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Drone mapping targets kochia patches

Mapping provides the basis of site specific weed control.

March 5, 2024  By Bruce Barker

If ever there was a weed that called out for a targeted approach for control, kochia is the one. Prolific, with multiple flushes throughout the growing season, stress-tolerant, genetically diverse and resistant to four different herbicide Groups, including the mainstays of control – glyphosate, dicamba and fluroxypyr. Yet kochia is not very crop competitive, and so is often found in marginal areas of a field that are saline or around barriers in a field like power lines and wellheads, and even in hybrid canola production fields in strips where the male plants are mowed down.

“Kochia is a big concern right now. We wanted to look into whether we could manage it with variable-rate or site-specific strategies,” says Lewis Baarda, field-tested manager with Farming Smarter at Lethbridge, Alta. “We thought if we could narrow down the scope and manage kochia in 10 or 20 or 30-acre areas instead of the entire field, maybe it would be a little easier for growers to deploy the tools on the toolbelt to tackle it.” 

A weed mapping and kochia management research project was set up with 75 per cent of funding coming from the Canadian Agricultural Partnership, and the remainder self-funded by Farming Smarter. FMC Canada also provided support and AJM Seeds provided field imagery. The project ran from 2019 through 2023. The objectives were to investigate tools for mapping kochia growth zones in a field and to evaluate site-specific kochia management using different control methods.


Farmer co-operators with three fields in southern Alberta at Burdett, Medicine Hat and Scandia were selected for the project. Soil samples, electrical conductivity, weed counts and yield maps were collected for each field. Drone imagery was used to map kochia growth in the fall.

Two processing techniques imagery types were used in the project. One used NDVI, which is a common index that uses the Red and NIR (near-infrared) portions of the spectrum to identify greenness.

The second was excess greenness (ExG). Excess greenness is a similar index but is computed differently. It uses band arithmetic to determine greenness in a way that doesn’t require an NIR band. You could use RGB bands to compute this. The most basic form of imagery gathering would be RGB (red, blue, green). 

“Like TVs that use those three colours to produce all the colours that you see. So, ExG allows one to reproduce a facsimile of the more common NDVI using lower quality (fewer bands) drone imagery,” says Baarda. “We found ExG and NDVI to be equally effective for the purposes of our study.” 

These approaches were used in the fall after the crop had matured and turned brown but kochia was still growing and green. 

“At that time of year, this was an opportunity for us to fly drones over the fields and identify where kochia is,” says Baarda.

 The technology worked well with crops that matured relatively early, but was less effective on later maturing faba bean.

Baarda says the imagery technology was relatively simple to use without the need to zoom in to distinguish between crop and weed or supervise the technology because it is well proven already. He says the only parameters required were georeferenced data and colour imagery collected by the drone.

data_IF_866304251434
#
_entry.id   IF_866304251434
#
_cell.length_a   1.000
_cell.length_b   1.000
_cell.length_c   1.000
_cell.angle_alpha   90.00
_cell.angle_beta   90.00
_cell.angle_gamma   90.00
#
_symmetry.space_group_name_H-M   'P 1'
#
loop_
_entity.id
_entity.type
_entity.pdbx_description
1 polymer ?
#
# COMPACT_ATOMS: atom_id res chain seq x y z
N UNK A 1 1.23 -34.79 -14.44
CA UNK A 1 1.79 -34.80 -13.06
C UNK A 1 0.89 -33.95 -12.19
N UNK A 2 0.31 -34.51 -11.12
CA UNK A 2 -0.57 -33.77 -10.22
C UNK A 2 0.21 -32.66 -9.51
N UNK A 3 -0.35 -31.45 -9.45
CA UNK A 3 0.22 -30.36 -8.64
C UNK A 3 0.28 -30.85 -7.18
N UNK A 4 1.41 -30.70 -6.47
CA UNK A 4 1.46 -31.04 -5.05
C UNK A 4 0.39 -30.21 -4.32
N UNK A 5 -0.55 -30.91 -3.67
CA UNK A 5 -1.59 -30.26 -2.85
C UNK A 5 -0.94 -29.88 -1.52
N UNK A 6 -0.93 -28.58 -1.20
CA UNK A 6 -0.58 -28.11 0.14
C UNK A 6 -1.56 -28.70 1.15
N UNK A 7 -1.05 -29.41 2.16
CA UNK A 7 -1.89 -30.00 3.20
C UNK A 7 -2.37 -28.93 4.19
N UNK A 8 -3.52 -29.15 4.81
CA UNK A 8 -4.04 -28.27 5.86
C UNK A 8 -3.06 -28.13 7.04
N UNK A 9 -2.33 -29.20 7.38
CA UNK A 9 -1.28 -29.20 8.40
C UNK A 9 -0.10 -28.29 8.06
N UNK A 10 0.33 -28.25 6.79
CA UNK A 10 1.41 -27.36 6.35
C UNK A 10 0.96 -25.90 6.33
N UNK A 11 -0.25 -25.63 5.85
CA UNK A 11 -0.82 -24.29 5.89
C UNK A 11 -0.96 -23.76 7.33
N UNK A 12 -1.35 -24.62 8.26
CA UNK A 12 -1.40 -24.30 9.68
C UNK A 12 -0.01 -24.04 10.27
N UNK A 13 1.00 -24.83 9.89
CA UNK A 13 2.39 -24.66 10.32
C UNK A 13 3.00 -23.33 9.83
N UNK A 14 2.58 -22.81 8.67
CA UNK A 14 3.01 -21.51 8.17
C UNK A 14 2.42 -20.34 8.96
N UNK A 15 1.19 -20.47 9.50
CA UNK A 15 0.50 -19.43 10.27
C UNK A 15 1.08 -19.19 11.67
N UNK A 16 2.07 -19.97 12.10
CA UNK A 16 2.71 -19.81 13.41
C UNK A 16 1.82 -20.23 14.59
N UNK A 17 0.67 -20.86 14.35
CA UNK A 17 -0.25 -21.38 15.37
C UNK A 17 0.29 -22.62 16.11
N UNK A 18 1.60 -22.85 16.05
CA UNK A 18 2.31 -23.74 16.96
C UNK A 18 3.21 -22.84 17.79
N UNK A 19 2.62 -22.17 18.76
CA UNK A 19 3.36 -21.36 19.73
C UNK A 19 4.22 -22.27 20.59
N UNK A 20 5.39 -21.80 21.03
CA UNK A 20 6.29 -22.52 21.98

“Our idea was to stay away from more expensive and high-tech drones to develop a tool that would be accessible to farmers in terms of price as well as expertise needed,” says Baarda.

The data layers collected were overlaid and integrated using geographical information systems (GIS) and spatial analysis using the ESRI ArcGIS program. Kochia management zones were identified and used for site-specific kochia management. Ground truthing with weed counts verified the mapping.

“In our case, the drone produced an NDVI map for us that we received from DroneDeploy software. This map can be directly input into whatever software a farmer would use to send a map to their sprayer. In the case of ExG, which we computed for the sake of the project, those calculations were done in ArcGIS, then exported to the farm software.

“Across the board, I would say we were 80 to 90 per cent accurate in identifying kochia,” says Baarda.

Site-specific control
The next step was to utilize the maps in a site-specific approach. One way was to use a site-specific herbicide application. Mapping was used to apply Authority herbicide (Group 14) pre-plant to only the areas of the field with kochia. This resulted in a savings of 70 to 75 per cent in herbicide and application costs. The results found similar control of kochia using a site-specific application as if the entire field had been treated, producing a significant cost savings.

 Another example would be to take the same approach to chemfallow, targeting additional effective modes of action to areas of the field with kochia. This approach is even more timely, as the drone can be flown during the chemfallow season to target kochia patches in-season.

Eventually, the Holy Grail would be the use of drone spraying to target mapped weed patches. Currently, there are regulatory hurdles since the Pesticide Management Regulatory Agency has deemed that each herbicide must be assessed for drone spraying as an application method. 


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